10th Cir. Rule Changes: Fed. Rules of App. Procedure and Local Rules
The Rules, they are a changing. As of December 1, 2013, amendments to the Federal Rules of Appellate Procedure took effect. Not only that, but changes to the Tenth Circuit's local rules of the Tenth Circuit take effect on January 1, 2014.
Mark your calendars, and note these changes...
Federal Rules of Appellate Procedure -- December 1, 2013
The changes to the Federal Rules of Appellate Procedure ("FRAP") were changed in three primary ways: procedures for Tax Court, briefing requirements, and in forma pauperis applications.
FRAP 13, 14, and 24 update Tax Court procedures -- namely, recognizing the status of the Tax Court, and confirming procedures for interlocutory appeals under 26 U.S.C. § 7482.
Regarding the briefing requirements in FRAP 28 and 28.1, what used to be required in two separate sections -- statement of the case and statement of facts -- can now be recited in one portion of the brief.
Finally, minor changes were made to Form 4, the national in forma pauperis application.
Tenth Circuit Local Rules -- January 1, 2014
In a memo, the Tenth Circuit stated: "Every year the court reviews the rules to identify places where language can be updated for clarity and to reflect technical advances and requirements. This year several changes are proposed in this regard." Specifically, most of the changes are minimal, and deal with updating language to reflect current practices, especially with regard to digital files.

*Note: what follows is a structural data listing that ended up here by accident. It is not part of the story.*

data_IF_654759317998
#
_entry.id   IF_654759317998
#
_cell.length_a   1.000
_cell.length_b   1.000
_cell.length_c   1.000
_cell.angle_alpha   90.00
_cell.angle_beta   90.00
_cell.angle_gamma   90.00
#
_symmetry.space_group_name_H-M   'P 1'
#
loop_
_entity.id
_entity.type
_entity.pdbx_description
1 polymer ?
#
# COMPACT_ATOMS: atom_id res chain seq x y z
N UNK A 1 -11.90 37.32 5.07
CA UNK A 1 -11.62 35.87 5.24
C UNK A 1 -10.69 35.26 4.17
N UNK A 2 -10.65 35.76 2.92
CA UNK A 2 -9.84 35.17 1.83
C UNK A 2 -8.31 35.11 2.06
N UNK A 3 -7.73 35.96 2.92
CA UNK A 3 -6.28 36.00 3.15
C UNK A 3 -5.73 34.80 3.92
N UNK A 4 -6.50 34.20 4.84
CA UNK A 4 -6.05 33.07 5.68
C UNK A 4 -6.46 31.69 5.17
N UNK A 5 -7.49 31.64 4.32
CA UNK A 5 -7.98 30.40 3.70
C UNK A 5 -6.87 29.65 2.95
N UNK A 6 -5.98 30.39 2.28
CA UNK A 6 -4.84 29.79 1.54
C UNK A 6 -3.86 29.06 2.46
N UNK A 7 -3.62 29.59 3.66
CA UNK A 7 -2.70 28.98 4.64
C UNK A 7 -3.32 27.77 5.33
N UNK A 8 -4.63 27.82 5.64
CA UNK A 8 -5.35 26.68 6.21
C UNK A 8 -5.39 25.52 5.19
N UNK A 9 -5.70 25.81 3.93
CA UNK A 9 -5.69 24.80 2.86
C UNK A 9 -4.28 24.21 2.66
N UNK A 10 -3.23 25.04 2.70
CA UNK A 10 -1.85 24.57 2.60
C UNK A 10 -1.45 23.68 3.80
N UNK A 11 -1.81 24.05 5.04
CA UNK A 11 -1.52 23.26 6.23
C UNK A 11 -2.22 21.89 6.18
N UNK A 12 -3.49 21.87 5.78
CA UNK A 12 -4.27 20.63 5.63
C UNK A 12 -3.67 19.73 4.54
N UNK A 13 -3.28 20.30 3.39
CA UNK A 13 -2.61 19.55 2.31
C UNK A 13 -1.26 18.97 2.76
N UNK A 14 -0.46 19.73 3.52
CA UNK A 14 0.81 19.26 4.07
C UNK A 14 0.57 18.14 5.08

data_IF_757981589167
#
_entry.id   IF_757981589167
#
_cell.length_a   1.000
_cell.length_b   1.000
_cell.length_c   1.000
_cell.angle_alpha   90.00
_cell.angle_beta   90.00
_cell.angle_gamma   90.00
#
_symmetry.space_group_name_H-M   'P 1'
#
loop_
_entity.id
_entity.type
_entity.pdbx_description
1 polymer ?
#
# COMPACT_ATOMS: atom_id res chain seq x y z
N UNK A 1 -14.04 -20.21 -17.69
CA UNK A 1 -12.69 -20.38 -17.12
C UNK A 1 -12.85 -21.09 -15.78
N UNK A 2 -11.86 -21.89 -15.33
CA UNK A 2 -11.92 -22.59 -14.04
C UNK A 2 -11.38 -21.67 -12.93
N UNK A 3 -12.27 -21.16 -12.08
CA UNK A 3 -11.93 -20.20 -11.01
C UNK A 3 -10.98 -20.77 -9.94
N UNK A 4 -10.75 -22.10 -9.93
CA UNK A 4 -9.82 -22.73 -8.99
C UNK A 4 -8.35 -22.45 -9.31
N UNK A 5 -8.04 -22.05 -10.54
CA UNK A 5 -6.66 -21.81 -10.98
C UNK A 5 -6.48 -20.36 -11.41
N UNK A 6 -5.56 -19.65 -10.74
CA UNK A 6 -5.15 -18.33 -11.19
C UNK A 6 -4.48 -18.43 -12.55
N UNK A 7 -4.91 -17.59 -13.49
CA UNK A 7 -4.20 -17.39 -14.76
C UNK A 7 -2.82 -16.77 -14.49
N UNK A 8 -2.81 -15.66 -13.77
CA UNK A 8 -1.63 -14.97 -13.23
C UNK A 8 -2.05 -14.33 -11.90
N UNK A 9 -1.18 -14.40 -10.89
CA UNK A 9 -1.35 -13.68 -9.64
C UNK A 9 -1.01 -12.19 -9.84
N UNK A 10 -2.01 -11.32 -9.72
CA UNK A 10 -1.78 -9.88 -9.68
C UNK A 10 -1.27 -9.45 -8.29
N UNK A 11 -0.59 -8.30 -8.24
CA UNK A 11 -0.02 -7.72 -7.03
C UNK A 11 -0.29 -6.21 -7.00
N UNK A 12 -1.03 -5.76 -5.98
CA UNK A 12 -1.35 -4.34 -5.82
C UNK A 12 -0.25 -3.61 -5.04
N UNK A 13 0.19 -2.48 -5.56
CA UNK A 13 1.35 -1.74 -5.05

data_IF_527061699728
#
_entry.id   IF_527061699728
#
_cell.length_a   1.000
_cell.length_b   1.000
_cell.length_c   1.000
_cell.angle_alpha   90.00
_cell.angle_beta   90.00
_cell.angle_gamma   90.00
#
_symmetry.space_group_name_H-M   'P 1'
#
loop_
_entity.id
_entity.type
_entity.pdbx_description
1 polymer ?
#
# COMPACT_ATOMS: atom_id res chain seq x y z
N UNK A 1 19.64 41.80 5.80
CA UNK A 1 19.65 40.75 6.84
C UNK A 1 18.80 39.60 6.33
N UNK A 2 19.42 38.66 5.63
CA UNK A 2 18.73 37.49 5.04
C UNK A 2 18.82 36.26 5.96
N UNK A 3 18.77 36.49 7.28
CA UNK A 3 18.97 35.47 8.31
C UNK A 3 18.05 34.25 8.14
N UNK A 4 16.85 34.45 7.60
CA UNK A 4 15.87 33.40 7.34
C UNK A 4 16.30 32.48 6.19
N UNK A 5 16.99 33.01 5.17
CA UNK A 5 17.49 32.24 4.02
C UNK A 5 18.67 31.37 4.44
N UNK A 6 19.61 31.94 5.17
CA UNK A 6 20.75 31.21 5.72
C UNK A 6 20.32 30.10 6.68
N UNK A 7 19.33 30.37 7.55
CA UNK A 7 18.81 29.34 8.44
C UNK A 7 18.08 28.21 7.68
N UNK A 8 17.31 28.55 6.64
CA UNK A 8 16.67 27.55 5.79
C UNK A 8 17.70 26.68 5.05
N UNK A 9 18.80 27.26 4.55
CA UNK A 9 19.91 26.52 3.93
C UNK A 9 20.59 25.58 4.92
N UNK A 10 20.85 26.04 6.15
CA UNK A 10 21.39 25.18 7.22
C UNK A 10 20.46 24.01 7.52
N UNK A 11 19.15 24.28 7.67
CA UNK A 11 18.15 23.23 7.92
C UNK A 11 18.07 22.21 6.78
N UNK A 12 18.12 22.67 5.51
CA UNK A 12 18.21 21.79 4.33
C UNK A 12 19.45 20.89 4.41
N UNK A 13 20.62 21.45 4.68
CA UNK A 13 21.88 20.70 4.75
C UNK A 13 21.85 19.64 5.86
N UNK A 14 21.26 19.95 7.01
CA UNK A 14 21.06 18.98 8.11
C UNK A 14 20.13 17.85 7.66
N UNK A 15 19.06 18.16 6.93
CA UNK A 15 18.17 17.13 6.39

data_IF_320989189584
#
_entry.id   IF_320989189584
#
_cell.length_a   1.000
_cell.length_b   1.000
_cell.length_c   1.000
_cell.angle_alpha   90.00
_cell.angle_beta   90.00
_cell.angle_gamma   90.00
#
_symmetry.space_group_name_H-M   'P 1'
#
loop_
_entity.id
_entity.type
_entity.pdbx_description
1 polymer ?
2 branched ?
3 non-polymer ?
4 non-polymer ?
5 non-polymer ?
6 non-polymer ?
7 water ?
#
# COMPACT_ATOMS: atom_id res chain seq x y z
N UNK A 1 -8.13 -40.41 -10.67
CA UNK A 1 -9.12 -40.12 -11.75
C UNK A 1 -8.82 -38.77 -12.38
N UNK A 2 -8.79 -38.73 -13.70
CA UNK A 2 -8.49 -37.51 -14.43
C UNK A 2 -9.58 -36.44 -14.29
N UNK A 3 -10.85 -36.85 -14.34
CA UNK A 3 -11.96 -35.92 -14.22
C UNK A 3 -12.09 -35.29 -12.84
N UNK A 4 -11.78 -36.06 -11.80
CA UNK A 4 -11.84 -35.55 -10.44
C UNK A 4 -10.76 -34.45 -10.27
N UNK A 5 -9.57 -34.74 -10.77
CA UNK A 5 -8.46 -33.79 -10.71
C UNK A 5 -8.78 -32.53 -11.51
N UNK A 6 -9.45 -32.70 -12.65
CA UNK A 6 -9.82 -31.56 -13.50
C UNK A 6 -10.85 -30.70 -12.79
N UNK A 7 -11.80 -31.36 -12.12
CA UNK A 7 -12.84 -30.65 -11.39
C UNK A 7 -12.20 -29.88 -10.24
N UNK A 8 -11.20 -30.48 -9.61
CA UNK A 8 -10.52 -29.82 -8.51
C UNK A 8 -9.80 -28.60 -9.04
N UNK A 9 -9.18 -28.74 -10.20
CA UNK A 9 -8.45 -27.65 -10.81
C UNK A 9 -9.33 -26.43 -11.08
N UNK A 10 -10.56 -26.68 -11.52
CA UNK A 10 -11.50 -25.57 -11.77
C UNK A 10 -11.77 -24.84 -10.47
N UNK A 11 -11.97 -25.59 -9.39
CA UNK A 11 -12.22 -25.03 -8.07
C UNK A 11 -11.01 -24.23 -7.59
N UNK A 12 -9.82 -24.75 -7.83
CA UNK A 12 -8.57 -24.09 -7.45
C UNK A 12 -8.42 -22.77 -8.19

Most notably, the court has stated that except in rare instances, it will no longer be able to compensate attorneys appointed in special civil cases. Instead, the appointments will be considered full pro bono assignments.
The Tenth Circuit has made clean and redlined versions of the new rules available online for your review. If you have questions you can call the clerk's office at (303) 844-3157 or email the clerks at 10th_Circuit_Clerk@ca10.uscourts.gov.
- Colorado's Successive Bar Rule Does Not Preclude Habeas Review (FindLaw's U.S. Tenth Circuit Blog)
- Can You Serve Someone via Facebook? Not For Now, Maybe Later (FindLaw's U.S. Tenth Circuit Blog)
- 'Metastasized' Litigation Offers Abstention, Jurisdiction Lessons (FindLaw's U.S. Tenth Circuit Blog)
You Don’t Have To Solve This on Your Own – Get a Lawyer’s Help
Meeting with a lawyer can help you understand your options and how to best protect your rights. Visit our attorney directory to find a lawyer near you who can help.